Two kinds of violence

Why do we react so strongly to terrorism but do so little about everyday violence?

It was ironic that, even as Boston went all out to find the two men who were suspected of planting those bombs at the Boston Marathon, the U.S. Senate was in the process of rejecting a bill that would have required background checks for gun purchases nationwide.

On the day of the Boston bombing, which killed three people, 11 Americans were murdered by guns. While the manhunt for the bombers was going on, 38 more Americans died from guns, including a 22-year-old resident of Boston. In the past four months, 3,531 Americans have been killed by guns—more than died on 9/11.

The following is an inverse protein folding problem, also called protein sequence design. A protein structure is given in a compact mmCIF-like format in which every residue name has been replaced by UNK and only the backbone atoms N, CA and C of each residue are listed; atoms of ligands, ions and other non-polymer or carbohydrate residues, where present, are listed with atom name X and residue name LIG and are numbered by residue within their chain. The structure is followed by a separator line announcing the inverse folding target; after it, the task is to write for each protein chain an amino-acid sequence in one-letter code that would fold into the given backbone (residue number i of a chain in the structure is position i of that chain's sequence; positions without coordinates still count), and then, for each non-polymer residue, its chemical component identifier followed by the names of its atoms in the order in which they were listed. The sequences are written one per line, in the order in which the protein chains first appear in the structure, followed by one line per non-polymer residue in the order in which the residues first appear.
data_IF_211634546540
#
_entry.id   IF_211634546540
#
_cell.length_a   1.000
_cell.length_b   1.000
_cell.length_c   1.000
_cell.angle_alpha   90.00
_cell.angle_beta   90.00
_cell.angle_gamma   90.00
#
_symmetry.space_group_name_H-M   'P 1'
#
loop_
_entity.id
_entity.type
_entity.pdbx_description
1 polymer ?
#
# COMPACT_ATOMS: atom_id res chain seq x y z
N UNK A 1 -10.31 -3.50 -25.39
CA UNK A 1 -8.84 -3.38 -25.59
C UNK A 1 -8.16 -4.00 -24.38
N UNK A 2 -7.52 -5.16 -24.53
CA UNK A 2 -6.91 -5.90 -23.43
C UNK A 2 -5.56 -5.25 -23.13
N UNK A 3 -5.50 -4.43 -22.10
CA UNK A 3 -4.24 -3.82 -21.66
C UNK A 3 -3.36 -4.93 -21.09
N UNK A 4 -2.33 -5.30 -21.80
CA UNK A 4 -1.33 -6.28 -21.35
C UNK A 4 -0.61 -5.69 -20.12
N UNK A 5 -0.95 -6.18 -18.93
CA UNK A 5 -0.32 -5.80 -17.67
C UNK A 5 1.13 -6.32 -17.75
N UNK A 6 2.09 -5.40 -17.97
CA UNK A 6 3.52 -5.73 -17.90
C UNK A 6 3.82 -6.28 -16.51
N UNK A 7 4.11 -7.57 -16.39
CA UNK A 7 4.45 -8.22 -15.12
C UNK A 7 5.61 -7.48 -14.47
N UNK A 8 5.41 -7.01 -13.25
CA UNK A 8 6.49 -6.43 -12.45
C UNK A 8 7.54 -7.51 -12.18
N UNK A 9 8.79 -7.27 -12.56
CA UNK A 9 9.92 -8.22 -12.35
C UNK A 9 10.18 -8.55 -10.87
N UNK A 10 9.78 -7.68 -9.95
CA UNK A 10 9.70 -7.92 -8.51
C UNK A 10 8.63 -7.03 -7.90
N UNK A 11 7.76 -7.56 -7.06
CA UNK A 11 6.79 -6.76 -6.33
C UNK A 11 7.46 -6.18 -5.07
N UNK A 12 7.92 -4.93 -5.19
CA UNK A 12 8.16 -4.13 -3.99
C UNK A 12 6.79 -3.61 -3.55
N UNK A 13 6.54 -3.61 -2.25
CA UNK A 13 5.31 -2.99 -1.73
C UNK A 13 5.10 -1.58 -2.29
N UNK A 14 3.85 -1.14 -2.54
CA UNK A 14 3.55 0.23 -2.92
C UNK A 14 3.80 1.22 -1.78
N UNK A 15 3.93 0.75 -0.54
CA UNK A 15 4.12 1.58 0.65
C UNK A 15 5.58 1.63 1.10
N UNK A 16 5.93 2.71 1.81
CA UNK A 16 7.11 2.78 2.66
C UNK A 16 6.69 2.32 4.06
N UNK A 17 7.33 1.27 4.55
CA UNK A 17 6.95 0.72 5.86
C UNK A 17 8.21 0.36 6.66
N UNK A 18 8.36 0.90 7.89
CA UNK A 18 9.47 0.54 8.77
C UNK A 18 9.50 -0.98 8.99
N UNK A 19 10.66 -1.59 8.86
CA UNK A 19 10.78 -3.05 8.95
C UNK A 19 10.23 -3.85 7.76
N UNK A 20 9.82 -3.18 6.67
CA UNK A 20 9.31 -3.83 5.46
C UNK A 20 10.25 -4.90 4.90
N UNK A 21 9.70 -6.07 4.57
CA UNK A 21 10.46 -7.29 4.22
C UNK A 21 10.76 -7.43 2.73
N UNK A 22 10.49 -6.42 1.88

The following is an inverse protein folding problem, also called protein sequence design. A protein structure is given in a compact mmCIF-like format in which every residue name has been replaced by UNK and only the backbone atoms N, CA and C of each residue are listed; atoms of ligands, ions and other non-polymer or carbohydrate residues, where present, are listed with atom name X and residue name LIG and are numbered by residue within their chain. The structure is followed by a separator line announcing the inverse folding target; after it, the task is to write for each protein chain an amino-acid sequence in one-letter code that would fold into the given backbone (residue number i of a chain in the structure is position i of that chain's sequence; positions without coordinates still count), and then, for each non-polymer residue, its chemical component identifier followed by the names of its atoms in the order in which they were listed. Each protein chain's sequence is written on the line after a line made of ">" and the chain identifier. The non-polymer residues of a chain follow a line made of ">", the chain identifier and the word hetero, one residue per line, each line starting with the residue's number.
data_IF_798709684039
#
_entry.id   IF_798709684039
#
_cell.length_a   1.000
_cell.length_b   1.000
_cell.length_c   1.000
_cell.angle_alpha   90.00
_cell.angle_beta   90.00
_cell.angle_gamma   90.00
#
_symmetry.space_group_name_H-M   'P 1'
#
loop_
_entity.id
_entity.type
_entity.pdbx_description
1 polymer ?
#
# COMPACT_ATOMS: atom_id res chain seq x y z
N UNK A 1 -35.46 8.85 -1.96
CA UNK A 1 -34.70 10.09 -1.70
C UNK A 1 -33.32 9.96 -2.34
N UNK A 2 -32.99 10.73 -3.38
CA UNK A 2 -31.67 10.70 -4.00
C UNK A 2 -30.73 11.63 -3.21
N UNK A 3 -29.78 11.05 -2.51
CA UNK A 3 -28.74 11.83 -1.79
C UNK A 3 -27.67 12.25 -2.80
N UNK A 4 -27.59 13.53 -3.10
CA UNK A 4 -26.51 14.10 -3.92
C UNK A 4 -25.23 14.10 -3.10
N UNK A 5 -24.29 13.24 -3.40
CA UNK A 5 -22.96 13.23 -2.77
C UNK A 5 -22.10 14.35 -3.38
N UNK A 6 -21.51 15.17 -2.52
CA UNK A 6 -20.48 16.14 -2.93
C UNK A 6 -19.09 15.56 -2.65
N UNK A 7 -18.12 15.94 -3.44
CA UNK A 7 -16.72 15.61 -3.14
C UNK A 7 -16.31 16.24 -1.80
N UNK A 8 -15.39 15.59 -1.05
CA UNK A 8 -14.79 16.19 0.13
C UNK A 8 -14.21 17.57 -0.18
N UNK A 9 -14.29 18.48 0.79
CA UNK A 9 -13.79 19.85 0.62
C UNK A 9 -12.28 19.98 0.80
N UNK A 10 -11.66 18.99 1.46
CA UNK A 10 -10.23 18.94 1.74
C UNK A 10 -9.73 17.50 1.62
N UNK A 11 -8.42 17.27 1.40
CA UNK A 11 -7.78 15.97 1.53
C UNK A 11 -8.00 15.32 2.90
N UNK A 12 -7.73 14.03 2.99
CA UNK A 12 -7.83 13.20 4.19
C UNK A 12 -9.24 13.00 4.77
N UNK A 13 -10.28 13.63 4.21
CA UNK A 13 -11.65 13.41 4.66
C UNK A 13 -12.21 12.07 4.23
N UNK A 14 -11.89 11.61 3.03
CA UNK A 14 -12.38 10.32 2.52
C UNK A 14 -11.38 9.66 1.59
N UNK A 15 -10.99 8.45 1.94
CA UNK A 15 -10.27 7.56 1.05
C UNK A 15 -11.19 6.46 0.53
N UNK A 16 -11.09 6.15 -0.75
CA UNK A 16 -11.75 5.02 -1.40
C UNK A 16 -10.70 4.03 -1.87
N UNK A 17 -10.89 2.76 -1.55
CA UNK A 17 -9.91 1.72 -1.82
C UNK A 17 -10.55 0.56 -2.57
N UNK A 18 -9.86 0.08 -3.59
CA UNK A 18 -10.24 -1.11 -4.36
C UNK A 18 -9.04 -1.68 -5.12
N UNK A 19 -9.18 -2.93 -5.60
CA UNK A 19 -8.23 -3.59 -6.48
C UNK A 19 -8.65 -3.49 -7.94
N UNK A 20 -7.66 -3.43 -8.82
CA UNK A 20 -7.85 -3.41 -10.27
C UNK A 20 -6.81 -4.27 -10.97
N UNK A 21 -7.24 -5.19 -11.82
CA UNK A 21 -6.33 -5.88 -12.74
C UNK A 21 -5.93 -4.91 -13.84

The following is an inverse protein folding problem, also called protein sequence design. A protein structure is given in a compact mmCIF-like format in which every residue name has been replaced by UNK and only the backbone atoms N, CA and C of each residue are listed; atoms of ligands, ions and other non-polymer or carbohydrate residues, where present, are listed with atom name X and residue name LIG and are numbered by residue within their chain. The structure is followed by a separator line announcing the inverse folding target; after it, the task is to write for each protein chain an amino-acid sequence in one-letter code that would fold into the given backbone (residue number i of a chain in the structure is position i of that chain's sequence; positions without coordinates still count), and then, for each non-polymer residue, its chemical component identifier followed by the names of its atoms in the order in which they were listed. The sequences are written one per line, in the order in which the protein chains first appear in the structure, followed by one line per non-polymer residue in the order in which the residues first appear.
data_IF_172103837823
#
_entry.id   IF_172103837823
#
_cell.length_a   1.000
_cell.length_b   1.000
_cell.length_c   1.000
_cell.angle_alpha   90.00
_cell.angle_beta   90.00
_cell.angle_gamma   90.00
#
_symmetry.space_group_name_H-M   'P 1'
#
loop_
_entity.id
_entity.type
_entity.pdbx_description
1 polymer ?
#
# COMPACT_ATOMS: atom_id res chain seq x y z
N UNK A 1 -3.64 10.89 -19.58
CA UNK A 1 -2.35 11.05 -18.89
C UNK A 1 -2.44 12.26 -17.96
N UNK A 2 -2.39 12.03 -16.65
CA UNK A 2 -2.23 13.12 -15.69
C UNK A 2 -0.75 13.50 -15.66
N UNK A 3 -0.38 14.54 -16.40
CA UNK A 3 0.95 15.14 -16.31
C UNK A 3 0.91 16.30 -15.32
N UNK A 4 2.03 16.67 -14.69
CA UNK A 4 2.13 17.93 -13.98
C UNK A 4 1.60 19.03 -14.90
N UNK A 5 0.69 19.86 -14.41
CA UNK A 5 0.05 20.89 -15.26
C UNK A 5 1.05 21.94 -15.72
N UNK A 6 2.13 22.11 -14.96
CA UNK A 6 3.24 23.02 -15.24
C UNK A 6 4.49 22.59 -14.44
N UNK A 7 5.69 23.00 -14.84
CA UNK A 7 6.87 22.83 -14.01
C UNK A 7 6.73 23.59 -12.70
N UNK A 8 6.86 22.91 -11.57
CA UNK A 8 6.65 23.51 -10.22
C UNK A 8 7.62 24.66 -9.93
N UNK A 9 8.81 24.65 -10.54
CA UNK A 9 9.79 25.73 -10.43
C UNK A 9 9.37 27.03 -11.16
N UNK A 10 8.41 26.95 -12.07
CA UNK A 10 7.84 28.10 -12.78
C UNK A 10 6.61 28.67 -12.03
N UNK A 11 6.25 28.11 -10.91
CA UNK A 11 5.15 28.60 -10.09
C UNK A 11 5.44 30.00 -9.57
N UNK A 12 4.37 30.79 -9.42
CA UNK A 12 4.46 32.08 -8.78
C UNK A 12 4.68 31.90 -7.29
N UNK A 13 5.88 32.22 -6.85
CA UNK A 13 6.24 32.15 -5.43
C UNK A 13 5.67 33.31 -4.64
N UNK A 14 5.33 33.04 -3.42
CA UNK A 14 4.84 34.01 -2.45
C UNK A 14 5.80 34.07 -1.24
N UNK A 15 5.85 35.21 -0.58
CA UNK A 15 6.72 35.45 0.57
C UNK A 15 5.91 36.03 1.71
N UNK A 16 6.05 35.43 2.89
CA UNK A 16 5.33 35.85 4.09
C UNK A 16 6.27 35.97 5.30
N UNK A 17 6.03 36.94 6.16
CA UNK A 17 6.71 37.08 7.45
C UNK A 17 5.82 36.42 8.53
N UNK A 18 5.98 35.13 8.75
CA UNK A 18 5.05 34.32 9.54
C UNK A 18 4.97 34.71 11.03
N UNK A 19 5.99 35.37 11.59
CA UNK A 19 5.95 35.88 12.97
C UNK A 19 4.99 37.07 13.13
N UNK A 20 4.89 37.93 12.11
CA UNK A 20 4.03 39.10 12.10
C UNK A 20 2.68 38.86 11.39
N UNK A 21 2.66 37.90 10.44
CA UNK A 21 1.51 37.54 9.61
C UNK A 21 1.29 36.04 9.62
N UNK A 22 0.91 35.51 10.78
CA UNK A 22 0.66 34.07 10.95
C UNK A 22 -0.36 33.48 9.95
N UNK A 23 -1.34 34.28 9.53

When it comes to terrorism, it seems, we will do whatever is needed to capture the perpetrators, even if it means shutting down a major city. But when it comes to the everyday gun violence that kills more than 30,000 people a year, we won’t take even minimal steps to prevent it, despite poll results showing that 90 percent of Americans support background checks. Such is the power of the National Rifle Association.